In the dry time of year, the dangerous time, the risk time, an old woman climbed a hill. Like most people in the southern part of the city, she called the season El Tiempo de la Segadora, the Time of the Reaper. The hills were dry, the gardens dependent on the dwindling waters of cisterns, the rains still weeks away. A time of ripening, but not yet of harvesting, when nothing was certain.   She climbed the hill as she had once climbed mountains, one step at a time, planting her stick firmly in front of her and letting it bear her weight as she hoisted herself up. She was ninety-eight years old, born at the midpoint of the twentieth century. Two more years, and she would see the midpoint of the twenty-first. In her day she had climbed many things: Sierran peaks, pyramids, chain-link fences, the way back from despair to hope. And this hill, looming up above the southern corner of the city, rising like a pregnant belly above the green patchwork of houses and gardens and paths and the blue waters of San Francisco Bay. By Goddess, she could still make it up this hill!   Maya stopped to catch her breath. Around her was a moving throng of people, dressed in the greens and golds of the season, gossiping happily or chanting solemnly according to temperament. They carried baskets of offerings: bread and fruit and cheese, fresh vegetables from the gardens.   Below stretched a panorama of sculpted hills crowned by toy houses, cradling the aging skyscrapers that rose from the low ground beside the bay. The city was a mosaic of jewel-like colors set in green, veined by streams and dotted with gleaming ponds and pools. Seen from above, blocks of old row houses defined streets that no longer existed. Instead, bicycles and electric carts and the occasional horse moved through a labyrinth of narrow walkways that snaked and twined through the green. Above the rooftops, gondolas like gaily painted buckets swung from cables, skimming from hilltop to hilltop, moving between high towers where windspinners turned. To the northeast, Maya could see a long train moving across the lower deck of the Bay Bridge, bringing early grain to the central market. Beyond, the blades of the wind generators atop the Golden Gate Bridge seemed suspended in midair, their supports invisible under a gray shroud of fog.   Beautiful, Maya thought. She had adored the city ever since her first glimpse of it in the Summer of Love, more than eighty years before. She had been seventeen then, enchanted by the fog concealing and revealing mysteries like the veils of an exotic dancer, delighted by the crowded streets where people seemed to be perpetually in costume: gypsies, pirates, Indians, sorceresses skipping down the sidewalks to the strains of the Beatles singing “Love, Love, Love.”   You have been my most constant love, she told the city silently. Not monogamous but never unfaithful, sometimes a bit tawdry but never boring. And you haven’t gone and died on me yet, like the others.   “Love is all you need.” The song played in her mind. But the Beatles misled us, she said to the air, thick with the ghosts of her own dead lovers. It wasn’t all we needed. We wanted to love, freely and without barriers. We had to remake the world in order to do it.   Sighing, she continued up the steep incline. The truth is, she admitted, this is a hell of a climb for an old hag like me. I could have spared my strength, let Madrone visit the shrines.   The shrines to the Four Sacred Things encircled the base of the hill at the cardinal directions. Maya had made a laborious circuit. She left seeds of rare herbs at the earth shrine, feathers of seabirds and roosters at the air shrine. At the fire shrine, she gave white sage and black sage and cedar, and at the water shrine, she’d left a jar of rainwater saved from the first storms of the previous autumn.   But Madrone probably wouldn’t have time. I know how it goes, Maya grumbled. She’s probably up to her elbows in blood and vernix, lucky if she can dash up the hill at the last minute. I’m fussy in my old age. An Orthodox Pagan, I like these rituals done right: a leisurely visit to each shrine, a walk up the processional way, time to meditate, contemplate, trance out a bit.…   The path wound its way above the small reservoir dug into the side of the hill. Now she could hear the little stream that tumbled down a sculpted watercourse to feed the gardens along her own street. There were so many more gardens, these days. By necessity, now that the Central Valley farmlands were baked to rock by the heat and the fires.   Look at it! Maya paused again, breathing heavily. The city was a place of riotous flowers and clambering vines and trees, whose boughs were heavy with ripening fruit.   It looks so lush. She took a long, deep breath, then another. You’d think we had plenty of everything, plenty of land, plenty of water. Whereas we’ve simply learned how not to waste, how to use and reuse every drop, how to feed chickens on weeds and ducks on snails and let worms eat the garbage.   We’ve become such artists of unwaste we can almost compensate for the damage. Almost. If we don’t think about the bodies mummifying in mass graves over the East Bay hills. If we ignore the Stewards’ armies that may be gathering, for all we know, just over the border.   Well, we made our choice. She started uphill again. We chose food over weapons, and so here we sit, lovely but as unarmed as the Venus de Milo.   As she neared the crest, the path wound across the west side of the hill. In the distance, she could see Twin Peaks, poking above a patch of fog like two brown breasts sticking out of a milk bath. They reminded her of Johanna.   “You hear that, Johanna? Twin Peaks remind me of your breasts.”   Johanna, dead, did not answer, but thinking of her breasts made Maya think again of Johanna’s granddaughter. Madrone works too hard, Maya thought. All the healers do. But since Sandy’s death, she’s hardly stopped. She’ll be sick herself if she doesn’t get more rest. I wish she’d taken the day off, like she said she would, but then something always comes up.… Goddess, I hope we’re not in for another epidemic! Please, Mama, you wouldn’t do that to us again? We’re on your team, remember? We’re the good guys.   Where was Madrone?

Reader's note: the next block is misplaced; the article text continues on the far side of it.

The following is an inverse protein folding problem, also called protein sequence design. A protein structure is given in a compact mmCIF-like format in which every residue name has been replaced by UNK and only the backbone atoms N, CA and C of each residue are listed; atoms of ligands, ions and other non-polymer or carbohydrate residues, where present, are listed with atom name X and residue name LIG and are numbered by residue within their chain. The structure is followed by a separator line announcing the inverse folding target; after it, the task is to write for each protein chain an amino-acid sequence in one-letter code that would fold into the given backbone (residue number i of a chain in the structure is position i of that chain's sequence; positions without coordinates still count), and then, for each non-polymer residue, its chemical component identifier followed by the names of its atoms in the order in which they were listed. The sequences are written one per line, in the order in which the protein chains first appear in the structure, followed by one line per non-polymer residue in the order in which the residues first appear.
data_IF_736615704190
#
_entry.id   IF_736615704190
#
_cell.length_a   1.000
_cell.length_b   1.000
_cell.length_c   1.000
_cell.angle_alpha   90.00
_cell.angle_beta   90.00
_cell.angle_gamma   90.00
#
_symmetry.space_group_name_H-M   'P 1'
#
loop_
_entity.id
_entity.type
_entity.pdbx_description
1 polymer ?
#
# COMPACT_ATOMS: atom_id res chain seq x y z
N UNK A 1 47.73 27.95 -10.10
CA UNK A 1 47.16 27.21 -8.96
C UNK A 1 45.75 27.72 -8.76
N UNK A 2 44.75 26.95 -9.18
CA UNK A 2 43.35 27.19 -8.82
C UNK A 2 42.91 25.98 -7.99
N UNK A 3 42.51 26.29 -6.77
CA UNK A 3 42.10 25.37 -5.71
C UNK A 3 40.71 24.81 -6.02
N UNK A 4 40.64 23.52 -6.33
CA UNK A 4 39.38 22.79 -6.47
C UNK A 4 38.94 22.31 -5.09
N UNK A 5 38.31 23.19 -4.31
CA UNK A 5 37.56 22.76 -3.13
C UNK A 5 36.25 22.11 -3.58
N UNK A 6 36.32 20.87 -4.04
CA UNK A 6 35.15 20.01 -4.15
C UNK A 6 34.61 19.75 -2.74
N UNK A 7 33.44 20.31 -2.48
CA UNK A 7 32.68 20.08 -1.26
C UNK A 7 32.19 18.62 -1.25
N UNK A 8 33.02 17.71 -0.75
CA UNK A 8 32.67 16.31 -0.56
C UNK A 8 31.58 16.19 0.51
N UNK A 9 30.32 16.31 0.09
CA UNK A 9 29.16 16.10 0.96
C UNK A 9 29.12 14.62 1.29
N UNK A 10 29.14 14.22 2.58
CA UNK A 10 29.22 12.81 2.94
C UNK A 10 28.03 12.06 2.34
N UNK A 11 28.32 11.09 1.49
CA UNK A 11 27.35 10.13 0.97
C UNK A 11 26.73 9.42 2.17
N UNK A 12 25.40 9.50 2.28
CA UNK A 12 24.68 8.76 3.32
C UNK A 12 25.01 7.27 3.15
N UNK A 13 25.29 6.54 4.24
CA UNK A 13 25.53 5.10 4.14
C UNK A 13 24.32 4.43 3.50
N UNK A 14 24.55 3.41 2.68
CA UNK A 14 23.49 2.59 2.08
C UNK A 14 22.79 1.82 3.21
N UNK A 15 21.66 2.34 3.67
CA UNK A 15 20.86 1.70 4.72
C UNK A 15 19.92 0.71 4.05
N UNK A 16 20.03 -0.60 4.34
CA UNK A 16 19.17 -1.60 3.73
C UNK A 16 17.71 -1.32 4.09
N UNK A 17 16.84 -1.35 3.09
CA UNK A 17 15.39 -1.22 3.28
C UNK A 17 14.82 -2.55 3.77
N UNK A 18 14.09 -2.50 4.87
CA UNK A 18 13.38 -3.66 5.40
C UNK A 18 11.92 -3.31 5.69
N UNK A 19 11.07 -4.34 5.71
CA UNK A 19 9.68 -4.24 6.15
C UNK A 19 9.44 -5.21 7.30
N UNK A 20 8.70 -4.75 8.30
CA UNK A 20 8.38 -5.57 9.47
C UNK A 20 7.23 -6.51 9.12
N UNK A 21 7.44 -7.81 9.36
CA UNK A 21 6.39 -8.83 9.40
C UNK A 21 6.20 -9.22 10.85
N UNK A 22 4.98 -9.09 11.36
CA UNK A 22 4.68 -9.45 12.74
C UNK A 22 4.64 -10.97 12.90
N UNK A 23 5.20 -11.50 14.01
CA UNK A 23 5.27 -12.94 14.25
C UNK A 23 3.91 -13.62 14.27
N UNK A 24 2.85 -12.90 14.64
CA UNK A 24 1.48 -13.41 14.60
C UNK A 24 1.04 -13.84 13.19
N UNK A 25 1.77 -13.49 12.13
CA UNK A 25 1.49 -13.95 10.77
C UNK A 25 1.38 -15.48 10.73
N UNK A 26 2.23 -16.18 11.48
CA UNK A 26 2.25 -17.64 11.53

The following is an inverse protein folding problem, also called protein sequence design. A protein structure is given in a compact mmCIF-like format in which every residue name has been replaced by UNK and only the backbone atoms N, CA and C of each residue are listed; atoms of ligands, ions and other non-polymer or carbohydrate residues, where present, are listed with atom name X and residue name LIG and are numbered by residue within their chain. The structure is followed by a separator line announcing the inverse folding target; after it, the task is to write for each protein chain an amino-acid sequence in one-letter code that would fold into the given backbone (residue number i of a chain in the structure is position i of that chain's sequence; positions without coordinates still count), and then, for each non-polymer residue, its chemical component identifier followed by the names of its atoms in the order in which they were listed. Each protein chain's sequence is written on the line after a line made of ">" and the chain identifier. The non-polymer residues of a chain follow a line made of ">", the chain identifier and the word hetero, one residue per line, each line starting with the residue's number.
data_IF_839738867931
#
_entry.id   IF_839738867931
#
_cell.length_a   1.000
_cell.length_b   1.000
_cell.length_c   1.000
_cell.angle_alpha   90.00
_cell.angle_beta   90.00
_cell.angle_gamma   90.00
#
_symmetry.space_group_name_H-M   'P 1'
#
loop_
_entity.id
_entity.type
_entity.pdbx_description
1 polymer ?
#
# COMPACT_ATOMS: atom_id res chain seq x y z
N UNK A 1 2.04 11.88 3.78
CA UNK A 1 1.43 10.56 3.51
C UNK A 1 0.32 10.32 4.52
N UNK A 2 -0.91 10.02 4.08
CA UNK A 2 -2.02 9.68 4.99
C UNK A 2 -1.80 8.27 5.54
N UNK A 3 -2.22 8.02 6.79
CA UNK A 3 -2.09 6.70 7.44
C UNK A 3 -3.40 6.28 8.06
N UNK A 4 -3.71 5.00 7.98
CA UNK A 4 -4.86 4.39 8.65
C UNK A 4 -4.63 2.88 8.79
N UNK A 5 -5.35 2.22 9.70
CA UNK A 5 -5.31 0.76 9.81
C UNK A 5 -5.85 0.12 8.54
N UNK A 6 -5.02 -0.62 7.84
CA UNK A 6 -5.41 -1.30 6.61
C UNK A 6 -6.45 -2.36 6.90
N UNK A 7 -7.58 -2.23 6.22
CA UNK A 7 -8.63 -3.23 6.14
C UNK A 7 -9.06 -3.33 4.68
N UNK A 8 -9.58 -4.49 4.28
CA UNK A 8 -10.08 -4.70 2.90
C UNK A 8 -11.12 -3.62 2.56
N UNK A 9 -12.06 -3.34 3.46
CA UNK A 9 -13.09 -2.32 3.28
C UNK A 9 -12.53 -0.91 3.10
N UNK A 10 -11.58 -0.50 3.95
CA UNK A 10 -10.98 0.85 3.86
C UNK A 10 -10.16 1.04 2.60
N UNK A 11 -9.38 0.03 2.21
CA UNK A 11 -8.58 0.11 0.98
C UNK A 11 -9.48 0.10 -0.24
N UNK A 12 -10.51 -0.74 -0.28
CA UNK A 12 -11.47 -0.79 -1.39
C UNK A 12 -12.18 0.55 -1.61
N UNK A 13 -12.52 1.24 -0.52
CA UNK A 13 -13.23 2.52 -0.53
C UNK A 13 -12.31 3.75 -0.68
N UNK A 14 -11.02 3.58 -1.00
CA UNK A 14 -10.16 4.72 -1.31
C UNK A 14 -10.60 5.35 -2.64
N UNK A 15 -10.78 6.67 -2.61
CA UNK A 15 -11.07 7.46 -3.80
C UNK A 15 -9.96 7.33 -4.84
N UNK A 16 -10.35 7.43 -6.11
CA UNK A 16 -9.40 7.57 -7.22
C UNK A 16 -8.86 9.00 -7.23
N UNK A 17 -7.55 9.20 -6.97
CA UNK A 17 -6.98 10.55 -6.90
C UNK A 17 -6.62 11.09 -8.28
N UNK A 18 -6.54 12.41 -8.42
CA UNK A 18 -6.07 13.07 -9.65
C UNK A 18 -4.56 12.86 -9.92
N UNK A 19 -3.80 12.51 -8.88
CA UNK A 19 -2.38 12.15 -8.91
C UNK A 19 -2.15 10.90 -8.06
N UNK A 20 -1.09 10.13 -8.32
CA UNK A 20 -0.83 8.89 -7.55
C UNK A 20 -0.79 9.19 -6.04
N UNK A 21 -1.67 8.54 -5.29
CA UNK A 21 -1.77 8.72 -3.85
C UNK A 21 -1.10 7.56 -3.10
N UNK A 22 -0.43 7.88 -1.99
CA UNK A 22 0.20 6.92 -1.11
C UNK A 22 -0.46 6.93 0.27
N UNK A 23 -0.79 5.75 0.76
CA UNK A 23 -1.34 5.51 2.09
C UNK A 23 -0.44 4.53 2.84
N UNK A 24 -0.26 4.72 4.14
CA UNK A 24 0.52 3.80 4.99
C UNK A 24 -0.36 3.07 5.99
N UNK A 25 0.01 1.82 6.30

From Our Editors

Here is an unforgettable epic that brilliantly dramatizes the choices we must make in order to insure the survial of our selves, our society, and our planet. This powerful novel of ideas and the future of human life itself is written by the bestselling author of The Spiral Dance

Editorial Reviews

“This is wisdom wrapped in drama.”—Tom Hayden, California state senator“Starhawk makes the jump to fiction quite smoothly with this memorable first novel.”—Locus“Totally captivating . . . a vision of the paradigm shift that is essential for our very survival as a species on this planet.”—Elinor Gadon, author of The Once and Future Goddess“This strong debut fits well against feminist futuristic, utopic, and dystopic works by the likes of Charlotte Perkins Gilman, Ursula LeGuin, and Margaret Atwood.”—Library Journal